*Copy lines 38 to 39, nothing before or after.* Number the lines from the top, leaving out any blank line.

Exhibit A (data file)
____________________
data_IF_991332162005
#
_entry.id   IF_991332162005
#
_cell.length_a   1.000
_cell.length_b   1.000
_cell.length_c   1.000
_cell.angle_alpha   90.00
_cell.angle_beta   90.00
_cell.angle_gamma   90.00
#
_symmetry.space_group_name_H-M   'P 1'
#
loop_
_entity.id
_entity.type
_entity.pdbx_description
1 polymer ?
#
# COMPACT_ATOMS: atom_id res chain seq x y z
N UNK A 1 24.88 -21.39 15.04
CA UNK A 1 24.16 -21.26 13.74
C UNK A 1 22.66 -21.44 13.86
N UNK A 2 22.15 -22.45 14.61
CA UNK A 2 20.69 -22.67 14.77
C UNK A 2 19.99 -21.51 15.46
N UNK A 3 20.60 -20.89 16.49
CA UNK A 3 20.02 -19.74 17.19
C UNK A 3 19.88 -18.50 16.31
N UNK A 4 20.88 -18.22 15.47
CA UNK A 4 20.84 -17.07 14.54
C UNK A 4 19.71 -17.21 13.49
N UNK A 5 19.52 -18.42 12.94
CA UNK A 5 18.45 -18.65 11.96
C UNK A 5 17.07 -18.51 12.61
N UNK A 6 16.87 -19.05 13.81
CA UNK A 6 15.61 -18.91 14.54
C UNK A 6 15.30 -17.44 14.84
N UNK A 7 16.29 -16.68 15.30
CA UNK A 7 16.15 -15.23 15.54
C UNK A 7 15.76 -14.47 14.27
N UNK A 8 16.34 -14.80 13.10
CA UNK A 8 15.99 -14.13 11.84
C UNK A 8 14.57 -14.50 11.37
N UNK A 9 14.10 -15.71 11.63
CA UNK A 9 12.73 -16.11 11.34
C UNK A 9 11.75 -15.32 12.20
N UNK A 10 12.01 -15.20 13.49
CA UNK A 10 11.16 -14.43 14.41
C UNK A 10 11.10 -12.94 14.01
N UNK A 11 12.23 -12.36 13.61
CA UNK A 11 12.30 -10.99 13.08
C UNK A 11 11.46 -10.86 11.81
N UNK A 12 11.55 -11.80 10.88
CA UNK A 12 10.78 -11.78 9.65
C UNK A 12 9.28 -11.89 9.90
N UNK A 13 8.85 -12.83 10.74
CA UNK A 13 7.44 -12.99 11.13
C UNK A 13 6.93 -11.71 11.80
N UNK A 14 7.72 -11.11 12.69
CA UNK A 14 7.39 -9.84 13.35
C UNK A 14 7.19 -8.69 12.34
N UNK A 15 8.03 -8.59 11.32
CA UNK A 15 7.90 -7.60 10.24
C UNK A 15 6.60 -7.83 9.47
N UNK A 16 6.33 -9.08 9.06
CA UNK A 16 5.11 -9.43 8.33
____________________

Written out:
C UNK A 6 15.30 -17.44 14.84
N UNK A 7 16.29 -16.68 15.30